New Mosquito Trap in Time for Summer
ARS News Service
Agricultural Research Service, USDA
Tara Weaver-Missick, (301) 504-1619, email@example.com
July 13, 1999
Mosquitoes are in for trouble this summer, thanks to a new trap that
effectively attracts and kills mosquitoes and biting flies. The trap was
co-developed under a Cooperative Research and Development Agreement between
Agricultural Research Service and BioSensory, Inc., of Willimantic, Conn.
The trap, registered under the trade name Dragonfly, was named for the
insect that is a mosquito predator. The trap lures mosquitoes with a blend
of carbon dioxide, heat and octenol, the same chemical cues that attract
mosquitoes and other biting insects in nature. Mosquitoes find their human
and animal blood meals first by sensing carbon dioxide in breath. Mosquitoes
can sense carbon dioxide up to 100 feet away. They also can find their prey
using heat sensors on their antennae.
The trap mimics the human or animal blood system, which helps lure
mosquitoes to the trap. The difference is that when mosquitoes hone in on
the target and stop to dine, they are killed with an electronic pulse and
fall into a removable tray. That's a big advantage over traditional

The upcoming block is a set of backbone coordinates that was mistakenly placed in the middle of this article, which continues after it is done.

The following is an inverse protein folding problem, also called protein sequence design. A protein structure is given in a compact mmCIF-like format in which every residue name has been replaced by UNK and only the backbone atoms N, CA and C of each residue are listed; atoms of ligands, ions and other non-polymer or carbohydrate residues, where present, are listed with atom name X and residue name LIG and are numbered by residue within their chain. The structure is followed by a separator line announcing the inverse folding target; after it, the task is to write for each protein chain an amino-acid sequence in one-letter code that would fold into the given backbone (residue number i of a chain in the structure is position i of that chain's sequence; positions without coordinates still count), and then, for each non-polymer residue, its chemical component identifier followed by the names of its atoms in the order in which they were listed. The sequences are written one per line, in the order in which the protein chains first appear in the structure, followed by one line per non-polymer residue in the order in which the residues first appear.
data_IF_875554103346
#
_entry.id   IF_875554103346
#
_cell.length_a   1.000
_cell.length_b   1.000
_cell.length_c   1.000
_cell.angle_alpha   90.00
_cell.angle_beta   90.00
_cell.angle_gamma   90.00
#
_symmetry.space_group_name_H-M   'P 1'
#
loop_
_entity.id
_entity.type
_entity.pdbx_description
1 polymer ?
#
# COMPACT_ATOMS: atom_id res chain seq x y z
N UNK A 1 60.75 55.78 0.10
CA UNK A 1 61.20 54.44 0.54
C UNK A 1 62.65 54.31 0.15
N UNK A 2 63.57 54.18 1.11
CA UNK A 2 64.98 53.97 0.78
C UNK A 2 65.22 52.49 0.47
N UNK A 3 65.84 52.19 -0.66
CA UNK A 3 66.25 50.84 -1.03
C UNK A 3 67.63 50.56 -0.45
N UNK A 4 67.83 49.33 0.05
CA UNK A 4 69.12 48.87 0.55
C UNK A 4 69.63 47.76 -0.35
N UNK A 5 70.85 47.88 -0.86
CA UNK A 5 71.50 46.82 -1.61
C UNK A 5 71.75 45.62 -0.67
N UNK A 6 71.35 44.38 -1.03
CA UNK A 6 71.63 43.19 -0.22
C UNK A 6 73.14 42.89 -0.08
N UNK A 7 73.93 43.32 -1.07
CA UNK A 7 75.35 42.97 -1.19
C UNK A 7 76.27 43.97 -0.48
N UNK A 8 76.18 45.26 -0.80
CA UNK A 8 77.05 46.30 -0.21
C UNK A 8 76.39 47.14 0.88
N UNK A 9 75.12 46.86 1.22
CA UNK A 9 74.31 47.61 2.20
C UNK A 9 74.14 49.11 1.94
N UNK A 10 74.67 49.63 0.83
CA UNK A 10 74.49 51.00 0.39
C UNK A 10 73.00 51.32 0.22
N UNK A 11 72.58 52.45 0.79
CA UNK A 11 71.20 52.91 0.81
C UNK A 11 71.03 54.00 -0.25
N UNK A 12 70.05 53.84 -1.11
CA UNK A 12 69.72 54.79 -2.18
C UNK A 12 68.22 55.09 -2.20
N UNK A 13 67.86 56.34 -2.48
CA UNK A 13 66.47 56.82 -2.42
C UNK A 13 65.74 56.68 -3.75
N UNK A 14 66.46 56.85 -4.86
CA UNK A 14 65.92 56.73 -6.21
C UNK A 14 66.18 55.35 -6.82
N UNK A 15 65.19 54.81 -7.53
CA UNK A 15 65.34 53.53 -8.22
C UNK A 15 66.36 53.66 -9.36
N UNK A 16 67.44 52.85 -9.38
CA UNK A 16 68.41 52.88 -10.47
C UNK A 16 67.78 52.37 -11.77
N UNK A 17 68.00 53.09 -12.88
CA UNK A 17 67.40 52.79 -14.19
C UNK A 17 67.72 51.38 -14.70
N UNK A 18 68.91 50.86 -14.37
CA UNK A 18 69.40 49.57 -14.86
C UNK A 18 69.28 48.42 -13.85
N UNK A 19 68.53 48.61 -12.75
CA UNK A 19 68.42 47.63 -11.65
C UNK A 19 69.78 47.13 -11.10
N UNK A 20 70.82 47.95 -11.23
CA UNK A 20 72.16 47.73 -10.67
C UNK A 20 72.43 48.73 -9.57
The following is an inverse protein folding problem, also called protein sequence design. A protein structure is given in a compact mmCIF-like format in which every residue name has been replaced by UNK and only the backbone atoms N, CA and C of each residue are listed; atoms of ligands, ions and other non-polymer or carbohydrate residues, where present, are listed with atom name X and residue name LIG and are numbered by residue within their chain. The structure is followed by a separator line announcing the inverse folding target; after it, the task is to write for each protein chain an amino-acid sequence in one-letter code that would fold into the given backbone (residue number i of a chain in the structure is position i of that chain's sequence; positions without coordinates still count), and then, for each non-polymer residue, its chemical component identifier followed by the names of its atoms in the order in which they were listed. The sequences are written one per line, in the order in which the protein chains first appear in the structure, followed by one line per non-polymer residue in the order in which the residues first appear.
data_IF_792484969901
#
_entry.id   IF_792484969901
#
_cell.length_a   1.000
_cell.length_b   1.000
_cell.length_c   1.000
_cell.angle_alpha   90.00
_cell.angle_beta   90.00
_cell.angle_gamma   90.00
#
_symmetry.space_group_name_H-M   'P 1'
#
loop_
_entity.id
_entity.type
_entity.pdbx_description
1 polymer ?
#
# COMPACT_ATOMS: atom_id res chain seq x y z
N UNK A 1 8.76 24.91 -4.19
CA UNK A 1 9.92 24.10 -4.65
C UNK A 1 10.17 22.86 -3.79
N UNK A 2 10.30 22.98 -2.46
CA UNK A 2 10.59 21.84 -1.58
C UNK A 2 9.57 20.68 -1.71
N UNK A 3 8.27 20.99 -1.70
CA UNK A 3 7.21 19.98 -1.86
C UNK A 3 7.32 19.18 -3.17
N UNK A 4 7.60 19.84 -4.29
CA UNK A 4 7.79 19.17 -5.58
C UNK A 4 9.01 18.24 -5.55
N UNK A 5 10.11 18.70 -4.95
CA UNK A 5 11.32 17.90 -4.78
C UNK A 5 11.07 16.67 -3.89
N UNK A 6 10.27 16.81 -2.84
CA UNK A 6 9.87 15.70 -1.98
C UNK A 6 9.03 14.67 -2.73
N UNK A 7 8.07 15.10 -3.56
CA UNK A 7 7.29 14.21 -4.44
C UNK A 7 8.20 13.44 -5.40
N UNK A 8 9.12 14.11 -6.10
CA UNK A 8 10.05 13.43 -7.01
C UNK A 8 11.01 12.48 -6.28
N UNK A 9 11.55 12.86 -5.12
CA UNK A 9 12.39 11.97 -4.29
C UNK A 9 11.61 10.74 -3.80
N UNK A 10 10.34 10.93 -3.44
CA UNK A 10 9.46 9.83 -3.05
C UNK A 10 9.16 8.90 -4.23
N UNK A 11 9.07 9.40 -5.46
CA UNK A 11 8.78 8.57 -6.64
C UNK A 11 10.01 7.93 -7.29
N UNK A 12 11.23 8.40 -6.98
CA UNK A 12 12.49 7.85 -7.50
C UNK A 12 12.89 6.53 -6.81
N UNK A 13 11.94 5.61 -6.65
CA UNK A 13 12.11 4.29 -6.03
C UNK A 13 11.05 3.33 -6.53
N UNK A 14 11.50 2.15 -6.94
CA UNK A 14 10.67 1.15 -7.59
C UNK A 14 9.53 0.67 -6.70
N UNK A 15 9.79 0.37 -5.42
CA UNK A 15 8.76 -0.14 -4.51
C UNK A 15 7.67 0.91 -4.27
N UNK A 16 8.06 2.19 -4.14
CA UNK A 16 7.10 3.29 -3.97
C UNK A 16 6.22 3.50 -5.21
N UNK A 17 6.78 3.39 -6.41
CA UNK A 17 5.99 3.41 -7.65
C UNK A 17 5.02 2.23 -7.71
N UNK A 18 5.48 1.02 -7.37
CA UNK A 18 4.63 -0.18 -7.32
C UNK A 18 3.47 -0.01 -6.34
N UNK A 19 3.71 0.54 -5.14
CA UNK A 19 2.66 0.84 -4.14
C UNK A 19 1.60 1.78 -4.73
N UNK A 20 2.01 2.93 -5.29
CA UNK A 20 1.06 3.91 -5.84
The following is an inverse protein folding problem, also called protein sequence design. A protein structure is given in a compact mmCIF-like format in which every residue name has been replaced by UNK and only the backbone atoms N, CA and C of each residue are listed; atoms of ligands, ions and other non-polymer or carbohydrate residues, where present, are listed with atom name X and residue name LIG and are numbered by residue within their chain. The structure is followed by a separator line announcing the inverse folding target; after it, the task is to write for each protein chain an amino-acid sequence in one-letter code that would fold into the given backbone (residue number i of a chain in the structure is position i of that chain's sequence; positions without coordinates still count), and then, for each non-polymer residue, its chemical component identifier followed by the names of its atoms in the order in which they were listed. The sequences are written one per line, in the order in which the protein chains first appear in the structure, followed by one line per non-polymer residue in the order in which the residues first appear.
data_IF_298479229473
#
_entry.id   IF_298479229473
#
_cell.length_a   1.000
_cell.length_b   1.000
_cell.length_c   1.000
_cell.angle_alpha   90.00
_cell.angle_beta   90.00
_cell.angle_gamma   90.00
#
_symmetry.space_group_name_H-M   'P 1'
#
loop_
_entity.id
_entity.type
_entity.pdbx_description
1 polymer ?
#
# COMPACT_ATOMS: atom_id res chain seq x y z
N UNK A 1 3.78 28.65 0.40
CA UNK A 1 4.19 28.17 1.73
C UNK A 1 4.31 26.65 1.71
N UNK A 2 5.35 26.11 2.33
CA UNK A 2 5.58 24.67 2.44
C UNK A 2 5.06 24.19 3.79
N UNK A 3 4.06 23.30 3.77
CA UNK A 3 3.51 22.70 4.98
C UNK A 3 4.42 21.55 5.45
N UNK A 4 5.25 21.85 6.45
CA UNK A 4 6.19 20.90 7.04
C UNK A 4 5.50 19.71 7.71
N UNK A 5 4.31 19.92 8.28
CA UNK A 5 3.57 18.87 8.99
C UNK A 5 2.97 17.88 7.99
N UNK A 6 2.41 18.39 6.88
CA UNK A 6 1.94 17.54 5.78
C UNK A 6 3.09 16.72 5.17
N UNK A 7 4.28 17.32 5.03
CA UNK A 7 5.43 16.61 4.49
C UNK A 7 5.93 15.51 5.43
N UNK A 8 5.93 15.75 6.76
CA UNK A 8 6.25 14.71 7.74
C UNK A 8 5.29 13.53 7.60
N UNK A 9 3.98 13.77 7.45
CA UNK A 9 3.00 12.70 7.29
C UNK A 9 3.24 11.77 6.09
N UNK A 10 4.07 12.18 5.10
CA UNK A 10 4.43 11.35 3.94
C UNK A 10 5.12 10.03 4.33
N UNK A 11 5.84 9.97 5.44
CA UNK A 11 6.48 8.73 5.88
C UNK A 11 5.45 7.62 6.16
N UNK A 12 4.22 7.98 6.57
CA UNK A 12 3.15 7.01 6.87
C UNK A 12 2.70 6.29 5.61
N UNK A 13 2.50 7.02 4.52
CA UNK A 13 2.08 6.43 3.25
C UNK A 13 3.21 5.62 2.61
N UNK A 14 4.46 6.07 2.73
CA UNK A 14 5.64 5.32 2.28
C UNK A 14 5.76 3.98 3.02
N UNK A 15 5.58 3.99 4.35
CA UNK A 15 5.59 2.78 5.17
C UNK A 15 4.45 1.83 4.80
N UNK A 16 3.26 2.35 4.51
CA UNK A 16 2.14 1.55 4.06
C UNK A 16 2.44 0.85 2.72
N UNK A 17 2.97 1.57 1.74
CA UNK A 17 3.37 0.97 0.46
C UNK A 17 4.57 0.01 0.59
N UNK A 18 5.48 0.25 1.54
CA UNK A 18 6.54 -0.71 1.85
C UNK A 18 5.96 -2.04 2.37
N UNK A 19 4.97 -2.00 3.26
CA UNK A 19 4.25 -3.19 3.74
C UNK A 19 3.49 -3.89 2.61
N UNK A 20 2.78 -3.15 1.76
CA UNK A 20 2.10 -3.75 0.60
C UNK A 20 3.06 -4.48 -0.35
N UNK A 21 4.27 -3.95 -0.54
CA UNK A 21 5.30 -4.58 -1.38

electrical bug-zapping type traps that splatter the insect everywhere into
Entomologist Daniel L. Kline, with ARS' Mosquito and Fly Research Unit, part
of the Center for Medical, Agricultural and Veterinary Entomology in
Gainesville, Fla., conducted field studies showing that the trap was
effective in capturing mosquitoes.
The attractants are registered with the U.S. Environmental Protection Agency
for controlling mosquitoes and other biting insects. ARS and BioSensory have
a joint patent on the attractants used in the trap, with one patent pending.
The trap should be commercially available this summer from BioSensory.
Questions regarding the availability and costs should be directed to the
company's marketing vice president, William A. Gregoricus.
ARS is the U.S. Department of Agriculture's chief scientific research
Scientific contact: Daniel L. Kline, ARS Center for Medical, Agricultural
and Veterinary Entomology, Gainesville, Fla., phone (352) 374-5933, fax
(352) 374-5922, firstname.lastname@example.org. William A. Gregoricus,
BioSensory, Inc., Willimantic, Conn., phone (860) 423-3009, fax (860)
423-3028, email@example.com, www.biosensory.com.
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